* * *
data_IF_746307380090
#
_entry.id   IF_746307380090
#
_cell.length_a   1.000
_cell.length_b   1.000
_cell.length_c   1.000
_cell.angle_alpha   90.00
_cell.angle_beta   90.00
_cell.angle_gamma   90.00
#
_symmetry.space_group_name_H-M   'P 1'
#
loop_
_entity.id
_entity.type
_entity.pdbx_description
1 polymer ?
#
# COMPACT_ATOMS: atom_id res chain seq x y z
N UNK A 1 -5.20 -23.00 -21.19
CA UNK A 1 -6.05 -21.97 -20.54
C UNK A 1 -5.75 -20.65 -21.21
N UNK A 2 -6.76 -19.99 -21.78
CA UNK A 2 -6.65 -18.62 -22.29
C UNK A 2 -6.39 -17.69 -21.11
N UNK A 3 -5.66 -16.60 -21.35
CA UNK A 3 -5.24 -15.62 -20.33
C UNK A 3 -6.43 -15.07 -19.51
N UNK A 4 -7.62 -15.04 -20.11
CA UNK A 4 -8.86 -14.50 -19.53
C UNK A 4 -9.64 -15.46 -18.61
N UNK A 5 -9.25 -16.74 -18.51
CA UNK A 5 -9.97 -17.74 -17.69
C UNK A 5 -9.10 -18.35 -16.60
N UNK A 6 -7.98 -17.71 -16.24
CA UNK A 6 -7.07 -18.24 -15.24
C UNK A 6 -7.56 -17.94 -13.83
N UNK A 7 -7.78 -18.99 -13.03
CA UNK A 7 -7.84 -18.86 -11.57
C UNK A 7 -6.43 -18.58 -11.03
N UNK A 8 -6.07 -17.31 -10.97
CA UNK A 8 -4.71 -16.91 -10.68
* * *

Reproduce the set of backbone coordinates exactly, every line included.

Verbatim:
data_IF_746307380090
#
_entry.id   IF_746307380090
#
_cell.length_a   1.000
_cell.length_b   1.000
_cell.length_c   1.000
_cell.angle_alpha   90.00
_cell.angle_beta   90.00
_cell.angle_gamma   90.00
#
_symmetry.space_group_name_H-M   'P 1'
#
loop_
_entity.id
_entity.type
_entity.pdbx_description
1 polymer ?
#
# COMPACT_ATOMS: atom_id res chain seq x y z
N UNK A 1 -5.20 -23.00 -21.19
CA UNK A 1 -6.05 -21.97 -20.54
C UNK A 1 -5.75 -20.65 -21.21
N UNK A 2 -6.76 -19.99 -21.78
CA UNK A 2 -6.65 -18.62 -22.29
C UNK A 2 -6.39 -17.69 -21.11
N UNK A 3 -5.66 -16.60 -21.35
CA UNK A 3 -5.24 -15.62 -20.33
C UNK A 3 -6.43 -15.07 -19.51
N UNK A 4 -7.62 -15.04 -20.11
CA UNK A 4 -8.86 -14.50 -19.53
C UNK A 4 -9.64 -15.46 -18.61
N UNK A 5 -9.25 -16.74 -18.51
CA UNK A 5 -9.97 -17.74 -17.69
C UNK A 5 -9.10 -18.35 -16.60
N UNK A 6 -7.98 -17.71 -16.24
CA UNK A 6 -7.07 -18.24 -15.24
C UNK A 6 -7.56 -17.94 -13.83
N UNK A 7 -7.78 -18.99 -13.03
CA UNK A 7 -7.84 -18.86 -11.57
C UNK A 7 -6.43 -18.58 -11.03
N UNK A 8 -6.07 -17.31 -10.97
CA UNK A 8 -4.71 -16.91 -10.68